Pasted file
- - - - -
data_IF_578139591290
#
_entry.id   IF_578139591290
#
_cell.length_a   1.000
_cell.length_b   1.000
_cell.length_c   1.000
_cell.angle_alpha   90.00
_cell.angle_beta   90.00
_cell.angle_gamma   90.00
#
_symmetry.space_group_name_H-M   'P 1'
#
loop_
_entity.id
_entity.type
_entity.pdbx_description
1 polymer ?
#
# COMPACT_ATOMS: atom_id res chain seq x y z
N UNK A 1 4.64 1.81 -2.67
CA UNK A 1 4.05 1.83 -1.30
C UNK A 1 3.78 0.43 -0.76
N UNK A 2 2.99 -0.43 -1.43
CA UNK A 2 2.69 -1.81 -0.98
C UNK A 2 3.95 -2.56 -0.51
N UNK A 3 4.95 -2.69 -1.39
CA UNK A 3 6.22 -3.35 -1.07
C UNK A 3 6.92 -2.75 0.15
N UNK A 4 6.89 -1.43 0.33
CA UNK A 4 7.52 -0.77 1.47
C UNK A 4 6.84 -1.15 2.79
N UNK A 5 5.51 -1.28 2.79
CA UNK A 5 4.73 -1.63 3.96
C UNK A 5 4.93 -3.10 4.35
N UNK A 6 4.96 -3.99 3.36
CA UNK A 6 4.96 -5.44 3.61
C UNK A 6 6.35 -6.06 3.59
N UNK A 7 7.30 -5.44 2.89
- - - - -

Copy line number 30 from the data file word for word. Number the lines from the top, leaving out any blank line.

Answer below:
N UNK A 4 6.89 -1.43 0.33